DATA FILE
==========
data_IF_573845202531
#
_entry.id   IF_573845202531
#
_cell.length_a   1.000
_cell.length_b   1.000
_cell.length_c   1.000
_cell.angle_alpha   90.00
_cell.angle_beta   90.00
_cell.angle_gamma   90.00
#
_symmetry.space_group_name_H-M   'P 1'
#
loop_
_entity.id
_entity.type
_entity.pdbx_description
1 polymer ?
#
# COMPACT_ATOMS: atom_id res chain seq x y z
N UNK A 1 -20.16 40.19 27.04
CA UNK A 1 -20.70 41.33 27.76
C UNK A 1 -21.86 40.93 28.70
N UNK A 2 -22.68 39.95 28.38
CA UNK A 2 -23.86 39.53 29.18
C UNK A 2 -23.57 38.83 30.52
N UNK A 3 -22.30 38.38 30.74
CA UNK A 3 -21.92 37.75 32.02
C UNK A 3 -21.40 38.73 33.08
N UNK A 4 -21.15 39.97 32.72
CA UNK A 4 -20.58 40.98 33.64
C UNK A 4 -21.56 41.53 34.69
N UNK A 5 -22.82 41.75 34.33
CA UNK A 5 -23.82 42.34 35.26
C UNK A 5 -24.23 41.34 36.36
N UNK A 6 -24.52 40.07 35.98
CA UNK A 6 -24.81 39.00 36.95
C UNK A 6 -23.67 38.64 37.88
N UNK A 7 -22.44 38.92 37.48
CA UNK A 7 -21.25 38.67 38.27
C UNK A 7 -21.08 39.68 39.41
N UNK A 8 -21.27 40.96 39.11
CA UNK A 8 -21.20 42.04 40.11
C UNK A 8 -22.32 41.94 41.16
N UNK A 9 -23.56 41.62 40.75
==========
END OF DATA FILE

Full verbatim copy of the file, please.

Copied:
data_IF_573845202531
#
_entry.id   IF_573845202531
#
_cell.length_a   1.000
_cell.length_b   1.000
_cell.length_c   1.000
_cell.angle_alpha   90.00
_cell.angle_beta   90.00
_cell.angle_gamma   90.00
#
_symmetry.space_group_name_H-M   'P 1'
#
loop_
_entity.id
_entity.type
_entity.pdbx_description
1 polymer ?
#
# COMPACT_ATOMS: atom_id res chain seq x y z
N UNK A 1 -20.16 40.19 27.04
CA UNK A 1 -20.70 41.33 27.76
C UNK A 1 -21.86 40.93 28.70
N UNK A 2 -22.68 39.95 28.38
CA UNK A 2 -23.86 39.53 29.18
C UNK A 2 -23.57 38.83 30.52
N UNK A 3 -22.30 38.38 30.74
CA UNK A 3 -21.92 37.75 32.02
C UNK A 3 -21.40 38.73 33.08
N UNK A 4 -21.15 39.97 32.72
CA UNK A 4 -20.58 40.98 33.64
C UNK A 4 -21.56 41.53 34.69
N UNK A 5 -22.82 41.75 34.33
CA UNK A 5 -23.82 42.34 35.26
C UNK A 5 -24.23 41.34 36.36
N UNK A 6 -24.52 40.07 35.98
CA UNK A 6 -24.81 39.00 36.95
C UNK A 6 -23.67 38.64 37.88
N UNK A 7 -22.44 38.92 37.48
CA UNK A 7 -21.25 38.67 38.27
C UNK A 7 -21.08 39.68 39.41
N UNK A 8 -21.27 40.96 39.11
CA UNK A 8 -21.20 42.04 40.11
C UNK A 8 -22.32 41.94 41.16
N UNK A 9 -23.56 41.62 40.75